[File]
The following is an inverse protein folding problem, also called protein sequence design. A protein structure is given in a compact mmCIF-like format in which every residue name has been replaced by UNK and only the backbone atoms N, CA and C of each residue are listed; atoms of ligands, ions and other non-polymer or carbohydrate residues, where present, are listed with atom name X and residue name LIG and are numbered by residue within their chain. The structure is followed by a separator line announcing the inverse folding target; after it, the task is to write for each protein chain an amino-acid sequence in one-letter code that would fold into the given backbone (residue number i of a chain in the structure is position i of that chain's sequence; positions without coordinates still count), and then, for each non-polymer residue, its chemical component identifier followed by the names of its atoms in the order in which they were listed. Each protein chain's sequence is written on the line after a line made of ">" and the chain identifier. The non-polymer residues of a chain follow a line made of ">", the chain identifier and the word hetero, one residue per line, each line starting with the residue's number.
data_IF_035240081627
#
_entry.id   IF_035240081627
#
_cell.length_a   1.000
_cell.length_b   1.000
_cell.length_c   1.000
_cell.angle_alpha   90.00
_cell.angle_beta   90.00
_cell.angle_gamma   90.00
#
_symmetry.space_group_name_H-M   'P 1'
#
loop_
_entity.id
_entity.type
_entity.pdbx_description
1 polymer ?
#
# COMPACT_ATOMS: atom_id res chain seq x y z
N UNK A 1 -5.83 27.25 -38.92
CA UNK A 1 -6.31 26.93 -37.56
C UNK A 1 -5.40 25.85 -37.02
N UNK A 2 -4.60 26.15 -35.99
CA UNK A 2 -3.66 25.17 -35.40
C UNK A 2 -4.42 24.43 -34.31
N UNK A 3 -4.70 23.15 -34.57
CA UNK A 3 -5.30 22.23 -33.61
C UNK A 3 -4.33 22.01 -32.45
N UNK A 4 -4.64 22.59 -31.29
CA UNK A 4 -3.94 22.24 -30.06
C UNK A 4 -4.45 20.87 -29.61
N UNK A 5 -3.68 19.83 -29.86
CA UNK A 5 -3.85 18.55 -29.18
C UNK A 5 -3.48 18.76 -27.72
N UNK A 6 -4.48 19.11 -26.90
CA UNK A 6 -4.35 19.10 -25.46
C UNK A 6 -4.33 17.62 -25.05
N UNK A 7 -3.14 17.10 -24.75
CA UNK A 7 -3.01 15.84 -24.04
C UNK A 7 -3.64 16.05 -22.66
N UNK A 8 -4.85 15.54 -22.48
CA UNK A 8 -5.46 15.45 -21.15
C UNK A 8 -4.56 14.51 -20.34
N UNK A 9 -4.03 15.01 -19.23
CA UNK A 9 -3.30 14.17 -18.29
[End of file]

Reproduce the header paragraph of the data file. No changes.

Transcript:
The following is an inverse protein folding problem, also called protein sequence design. A protein structure is given in a compact mmCIF-like format in which every residue name has been replaced by UNK and only the backbone atoms N, CA and C of each residue are listed; atoms of ligands, ions and other non-polymer or carbohydrate residues, where present, are listed with atom name X and residue name LIG and are numbered by residue within their chain. The structure is followed by a separator line announcing the inverse folding target; after it, the task is to write for each protein chain an amino-acid sequence in one-letter code that would fold into the given backbone (residue number i of a chain in the structure is position i of that chain's sequence; positions without coordinates still count), and then, for each non-polymer residue, its chemical component identifier followed by the names of its atoms in the order in which they were listed. Each protein chain's sequence is written on the line after a line made of ">" and the chain identifier. The non-polymer residues of a chain follow a line made of ">", the chain identifier and the word hetero, one residue per line, each line starting with the residue's number.